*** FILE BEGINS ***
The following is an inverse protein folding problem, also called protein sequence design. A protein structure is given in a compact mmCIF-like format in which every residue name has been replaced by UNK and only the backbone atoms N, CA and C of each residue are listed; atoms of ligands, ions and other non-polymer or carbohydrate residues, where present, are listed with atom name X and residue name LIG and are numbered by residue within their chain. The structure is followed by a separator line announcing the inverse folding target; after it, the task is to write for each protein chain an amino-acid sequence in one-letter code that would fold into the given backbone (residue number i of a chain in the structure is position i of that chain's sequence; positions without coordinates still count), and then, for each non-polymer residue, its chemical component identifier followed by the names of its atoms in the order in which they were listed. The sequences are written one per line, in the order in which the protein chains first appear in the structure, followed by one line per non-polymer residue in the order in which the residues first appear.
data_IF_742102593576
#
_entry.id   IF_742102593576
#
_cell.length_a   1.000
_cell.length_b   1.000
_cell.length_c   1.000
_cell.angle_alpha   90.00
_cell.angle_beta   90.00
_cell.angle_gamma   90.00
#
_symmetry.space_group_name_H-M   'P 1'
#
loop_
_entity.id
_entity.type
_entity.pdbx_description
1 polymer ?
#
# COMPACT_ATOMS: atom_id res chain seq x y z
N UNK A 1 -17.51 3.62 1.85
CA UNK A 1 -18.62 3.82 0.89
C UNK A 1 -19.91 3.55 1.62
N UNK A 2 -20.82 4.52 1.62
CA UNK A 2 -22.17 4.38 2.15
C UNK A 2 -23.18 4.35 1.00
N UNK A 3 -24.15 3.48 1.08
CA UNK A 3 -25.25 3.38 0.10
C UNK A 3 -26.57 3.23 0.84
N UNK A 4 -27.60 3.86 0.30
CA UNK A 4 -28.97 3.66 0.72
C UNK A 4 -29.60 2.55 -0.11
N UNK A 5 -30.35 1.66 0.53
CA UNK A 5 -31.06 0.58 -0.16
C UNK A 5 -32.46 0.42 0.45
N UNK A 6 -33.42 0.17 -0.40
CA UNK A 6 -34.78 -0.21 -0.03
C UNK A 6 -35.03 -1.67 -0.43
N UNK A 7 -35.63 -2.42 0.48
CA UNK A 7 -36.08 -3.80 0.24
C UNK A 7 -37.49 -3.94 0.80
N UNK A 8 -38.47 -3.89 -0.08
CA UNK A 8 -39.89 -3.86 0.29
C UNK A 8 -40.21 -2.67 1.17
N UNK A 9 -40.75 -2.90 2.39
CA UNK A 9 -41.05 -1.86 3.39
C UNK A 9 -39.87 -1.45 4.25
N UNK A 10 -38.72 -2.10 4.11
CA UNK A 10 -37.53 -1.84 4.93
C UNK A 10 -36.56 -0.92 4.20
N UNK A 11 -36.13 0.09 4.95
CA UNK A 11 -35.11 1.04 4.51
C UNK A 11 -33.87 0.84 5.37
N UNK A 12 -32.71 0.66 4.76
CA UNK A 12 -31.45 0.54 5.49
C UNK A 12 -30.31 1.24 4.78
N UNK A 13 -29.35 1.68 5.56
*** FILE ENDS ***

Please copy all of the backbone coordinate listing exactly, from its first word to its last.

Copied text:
The following is an inverse protein folding problem, also called protein sequence design. A protein structure is given in a compact mmCIF-like format in which every residue name has been replaced by UNK and only the backbone atoms N, CA and C of each residue are listed; atoms of ligands, ions and other non-polymer or carbohydrate residues, where present, are listed with atom name X and residue name LIG and are numbered by residue within their chain. The structure is followed by a separator line announcing the inverse folding target; after it, the task is to write for each protein chain an amino-acid sequence in one-letter code that would fold into the given backbone (residue number i of a chain in the structure is position i of that chain's sequence; positions without coordinates still count), and then, for each non-polymer residue, its chemical component identifier followed by the names of its atoms in the order in which they were listed. The sequences are written one per line, in the order in which the protein chains first appear in the structure, followed by one line per non-polymer residue in the order in which the residues first appear.
data_IF_742102593576
#
_entry.id   IF_742102593576
#
_cell.length_a   1.000
_cell.length_b   1.000
_cell.length_c   1.000
_cell.angle_alpha   90.00
_cell.angle_beta   90.00
_cell.angle_gamma   90.00
#
_symmetry.space_group_name_H-M   'P 1'
#
loop_
_entity.id
_entity.type
_entity.pdbx_description
1 polymer ?
#
# COMPACT_ATOMS: atom_id res chain seq x y z
N UNK A 1 -17.51 3.62 1.85
CA UNK A 1 -18.62 3.82 0.89
C UNK A 1 -19.91 3.55 1.62
N UNK A 2 -20.82 4.52 1.62
CA UNK A 2 -22.17 4.38 2.15
C UNK A 2 -23.18 4.35 1.00
N UNK A 3 -24.15 3.48 1.08
CA UNK A 3 -25.25 3.38 0.10
C UNK A 3 -26.57 3.23 0.84
N UNK A 4 -27.60 3.86 0.30
CA UNK A 4 -28.97 3.66 0.72
C UNK A 4 -29.60 2.55 -0.11
N UNK A 5 -30.35 1.66 0.53
CA UNK A 5 -31.06 0.58 -0.16
C UNK A 5 -32.46 0.42 0.45
N UNK A 6 -33.42 0.17 -0.40
CA UNK A 6 -34.78 -0.21 -0.03
C UNK A 6 -35.03 -1.67 -0.43
N UNK A 7 -35.63 -2.42 0.48
CA UNK A 7 -36.08 -3.80 0.24
C UNK A 7 -37.49 -3.94 0.80
N UNK A 8 -38.47 -3.89 -0.08
CA UNK A 8 -39.89 -3.86 0.29
C UNK A 8 -40.21 -2.67 1.17
N UNK A 9 -40.75 -2.90 2.39
CA UNK A 9 -41.05 -1.86 3.39
C UNK A 9 -39.87 -1.45 4.25
N UNK A 10 -38.72 -2.10 4.11
CA UNK A 10 -37.53 -1.84 4.93
C UNK A 10 -36.56 -0.92 4.20
N UNK A 11 -36.13 0.09 4.95
CA UNK A 11 -35.11 1.04 4.51
C UNK A 11 -33.87 0.84 5.37
N UNK A 12 -32.71 0.66 4.76
CA UNK A 12 -31.45 0.54 5.49
C UNK A 12 -30.31 1.24 4.78
N UNK A 13 -29.35 1.68 5.56